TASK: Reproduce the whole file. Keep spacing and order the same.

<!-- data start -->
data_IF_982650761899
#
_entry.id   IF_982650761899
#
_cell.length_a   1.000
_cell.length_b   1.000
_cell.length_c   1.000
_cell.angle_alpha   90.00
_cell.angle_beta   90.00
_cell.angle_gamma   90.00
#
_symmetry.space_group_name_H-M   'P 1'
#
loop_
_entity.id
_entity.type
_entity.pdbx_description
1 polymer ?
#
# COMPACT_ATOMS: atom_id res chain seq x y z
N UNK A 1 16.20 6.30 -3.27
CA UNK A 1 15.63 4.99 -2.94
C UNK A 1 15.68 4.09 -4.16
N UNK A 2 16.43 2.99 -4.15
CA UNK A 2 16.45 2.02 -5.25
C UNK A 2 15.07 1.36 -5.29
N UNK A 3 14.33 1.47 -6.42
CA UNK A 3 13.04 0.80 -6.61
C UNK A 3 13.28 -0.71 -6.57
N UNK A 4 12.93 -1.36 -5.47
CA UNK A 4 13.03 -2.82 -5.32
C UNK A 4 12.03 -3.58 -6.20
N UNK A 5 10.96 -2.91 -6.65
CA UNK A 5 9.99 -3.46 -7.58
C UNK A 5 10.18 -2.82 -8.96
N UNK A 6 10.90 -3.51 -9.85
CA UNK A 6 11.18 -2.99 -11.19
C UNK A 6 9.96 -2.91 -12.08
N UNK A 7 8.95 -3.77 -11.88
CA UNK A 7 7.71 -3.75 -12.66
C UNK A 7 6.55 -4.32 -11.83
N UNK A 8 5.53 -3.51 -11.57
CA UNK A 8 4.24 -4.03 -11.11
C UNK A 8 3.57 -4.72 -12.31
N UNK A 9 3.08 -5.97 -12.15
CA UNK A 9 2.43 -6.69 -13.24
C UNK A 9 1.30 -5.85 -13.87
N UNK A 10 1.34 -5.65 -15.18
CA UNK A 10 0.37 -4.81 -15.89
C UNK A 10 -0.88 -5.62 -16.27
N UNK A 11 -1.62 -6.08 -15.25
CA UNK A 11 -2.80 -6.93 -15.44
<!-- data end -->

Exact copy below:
data_IF_982650761899
#
_entry.id   IF_982650761899
#
_cell.length_a   1.000
_cell.length_b   1.000
_cell.length_c   1.000
_cell.angle_alpha   90.00
_cell.angle_beta   90.00
_cell.angle_gamma   90.00
#
_symmetry.space_group_name_H-M   'P 1'
#
loop_
_entity.id
_entity.type
_entity.pdbx_description
1 polymer ?
#
# COMPACT_ATOMS: atom_id res chain seq x y z
N UNK A 1 16.20 6.30 -3.27
CA UNK A 1 15.63 4.99 -2.94
C UNK A 1 15.68 4.09 -4.16
N UNK A 2 16.43 2.99 -4.15
CA UNK A 2 16.45 2.02 -5.25
C UNK A 2 15.07 1.36 -5.29
N UNK A 3 14.33 1.47 -6.42
CA UNK A 3 13.04 0.80 -6.61
C UNK A 3 13.28 -0.71 -6.57
N UNK A 4 12.93 -1.36 -5.47
CA UNK A 4 13.03 -2.82 -5.32
C UNK A 4 12.03 -3.58 -6.20
N UNK A 5 10.96 -2.91 -6.65
CA UNK A 5 9.99 -3.46 -7.58
C UNK A 5 10.18 -2.82 -8.96
N UNK A 6 10.90 -3.51 -9.85
CA UNK A 6 11.18 -2.99 -11.19
C UNK A 6 9.96 -2.91 -12.08
N UNK A 7 8.95 -3.77 -11.88
CA UNK A 7 7.71 -3.75 -12.66
C UNK A 7 6.55 -4.32 -11.83
N UNK A 8 5.53 -3.51 -11.57
CA UNK A 8 4.24 -4.03 -11.11
C UNK A 8 3.57 -4.72 -12.31
N UNK A 9 3.08 -5.97 -12.15
CA UNK A 9 2.43 -6.69 -13.24
C UNK A 9 1.30 -5.85 -13.87
N UNK A 10 1.34 -5.65 -15.18
CA UNK A 10 0.37 -4.81 -15.89
C UNK A 10 -0.88 -5.62 -16.27
N UNK A 11 -1.62 -6.08 -15.25
CA UNK A 11 -2.80 -6.93 -15.44